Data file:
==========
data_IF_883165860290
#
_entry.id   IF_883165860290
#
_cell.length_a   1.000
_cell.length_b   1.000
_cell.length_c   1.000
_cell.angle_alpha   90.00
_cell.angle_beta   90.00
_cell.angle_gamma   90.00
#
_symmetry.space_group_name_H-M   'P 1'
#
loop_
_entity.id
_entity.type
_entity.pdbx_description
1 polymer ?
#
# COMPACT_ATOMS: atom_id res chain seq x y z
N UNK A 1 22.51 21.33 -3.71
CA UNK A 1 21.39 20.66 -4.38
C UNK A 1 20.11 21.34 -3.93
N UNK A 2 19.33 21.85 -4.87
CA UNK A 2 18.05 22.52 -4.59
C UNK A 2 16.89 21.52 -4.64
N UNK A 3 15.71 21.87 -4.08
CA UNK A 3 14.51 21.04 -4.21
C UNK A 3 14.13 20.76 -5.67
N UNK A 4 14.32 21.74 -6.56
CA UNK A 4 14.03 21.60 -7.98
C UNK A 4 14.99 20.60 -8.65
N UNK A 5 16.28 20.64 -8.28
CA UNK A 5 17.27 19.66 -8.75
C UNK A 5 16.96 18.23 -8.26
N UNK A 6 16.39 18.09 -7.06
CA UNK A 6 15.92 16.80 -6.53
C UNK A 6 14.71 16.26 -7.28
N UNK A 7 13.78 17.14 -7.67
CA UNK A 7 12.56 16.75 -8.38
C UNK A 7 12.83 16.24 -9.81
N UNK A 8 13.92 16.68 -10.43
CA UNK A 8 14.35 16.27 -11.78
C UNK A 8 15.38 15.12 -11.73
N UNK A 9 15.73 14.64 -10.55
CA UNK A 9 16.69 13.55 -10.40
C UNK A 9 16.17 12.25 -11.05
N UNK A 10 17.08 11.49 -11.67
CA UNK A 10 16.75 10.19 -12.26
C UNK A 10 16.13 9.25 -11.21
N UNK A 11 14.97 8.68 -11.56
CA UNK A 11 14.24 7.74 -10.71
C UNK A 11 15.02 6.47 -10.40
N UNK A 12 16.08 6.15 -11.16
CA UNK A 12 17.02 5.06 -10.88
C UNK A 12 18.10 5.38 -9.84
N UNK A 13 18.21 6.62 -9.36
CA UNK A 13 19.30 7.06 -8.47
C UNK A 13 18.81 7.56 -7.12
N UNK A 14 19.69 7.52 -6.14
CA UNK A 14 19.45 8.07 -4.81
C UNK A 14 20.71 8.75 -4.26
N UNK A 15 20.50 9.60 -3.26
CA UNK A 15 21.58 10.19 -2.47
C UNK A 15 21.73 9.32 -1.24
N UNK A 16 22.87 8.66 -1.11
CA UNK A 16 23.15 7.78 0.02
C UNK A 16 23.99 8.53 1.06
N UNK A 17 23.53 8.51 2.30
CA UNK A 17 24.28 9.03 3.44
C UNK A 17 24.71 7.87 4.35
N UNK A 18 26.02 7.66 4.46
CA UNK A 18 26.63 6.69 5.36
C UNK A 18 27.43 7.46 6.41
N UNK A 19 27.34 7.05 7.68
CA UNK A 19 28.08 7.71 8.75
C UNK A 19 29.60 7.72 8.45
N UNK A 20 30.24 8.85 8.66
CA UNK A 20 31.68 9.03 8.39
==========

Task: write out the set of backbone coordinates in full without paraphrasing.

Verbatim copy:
data_IF_883165860290
#
_entry.id   IF_883165860290
#
_cell.length_a   1.000
_cell.length_b   1.000
_cell.length_c   1.000
_cell.angle_alpha   90.00
_cell.angle_beta   90.00
_cell.angle_gamma   90.00
#
_symmetry.space_group_name_H-M   'P 1'
#
loop_
_entity.id
_entity.type
_entity.pdbx_description
1 polymer ?
#
# COMPACT_ATOMS: atom_id res chain seq x y z
N UNK A 1 22.51 21.33 -3.71
CA UNK A 1 21.39 20.66 -4.38
C UNK A 1 20.11 21.34 -3.93
N UNK A 2 19.33 21.85 -4.87
CA UNK A 2 18.05 22.52 -4.59
C UNK A 2 16.89 21.52 -4.64
N UNK A 3 15.71 21.87 -4.08
CA UNK A 3 14.51 21.04 -4.21
C UNK A 3 14.13 20.76 -5.67
N UNK A 4 14.32 21.74 -6.56
CA UNK A 4 14.03 21.60 -7.98
C UNK A 4 14.99 20.60 -8.65
N UNK A 5 16.28 20.64 -8.28
CA UNK A 5 17.27 19.66 -8.75
C UNK A 5 16.96 18.23 -8.26
N UNK A 6 16.39 18.09 -7.06
CA UNK A 6 15.92 16.80 -6.53
C UNK A 6 14.71 16.26 -7.28
N UNK A 7 13.78 17.14 -7.67
CA UNK A 7 12.56 16.75 -8.38
C UNK A 7 12.83 16.24 -9.81
N UNK A 8 13.92 16.68 -10.43
CA UNK A 8 14.35 16.27 -11.78
C UNK A 8 15.38 15.12 -11.73
N UNK A 9 15.73 14.64 -10.55
CA UNK A 9 16.69 13.55 -10.40
C UNK A 9 16.17 12.25 -11.05
N UNK A 10 17.08 11.49 -11.67
CA UNK A 10 16.75 10.19 -12.26
C UNK A 10 16.13 9.25 -11.21
N UNK A 11 14.97 8.68 -11.56
CA UNK A 11 14.24 7.74 -10.71
C UNK A 11 15.02 6.47 -10.40
N UNK A 12 16.08 6.15 -11.16
CA UNK A 12 17.02 5.06 -10.88
C UNK A 12 18.10 5.38 -9.84
N UNK A 13 18.21 6.62 -9.36
CA UNK A 13 19.30 7.06 -8.47
C UNK A 13 18.81 7.56 -7.12
N UNK A 14 19.69 7.52 -6.14
CA UNK A 14 19.45 8.07 -4.81
C UNK A 14 20.71 8.75 -4.26
N UNK A 15 20.50 9.60 -3.26
CA UNK A 15 21.58 10.19 -2.47
C UNK A 15 21.73 9.32 -1.24
N UNK A 16 22.87 8.66 -1.11
CA UNK A 16 23.15 7.78 0.02
C UNK A 16 23.99 8.53 1.06
N UNK A 17 23.53 8.51 2.30
CA UNK A 17 24.28 9.03 3.44
C UNK A 17 24.71 7.87 4.35
N UNK A 18 26.02 7.66 4.46
CA UNK A 18 26.63 6.69 5.36
C UNK A 18 27.43 7.46 6.41
N UNK A 19 27.34 7.05 7.68
CA UNK A 19 28.08 7.71 8.75
C UNK A 19 29.60 7.72 8.45
N UNK A 20 30.24 8.85 8.66
CA UNK A 20 31.68 9.03 8.39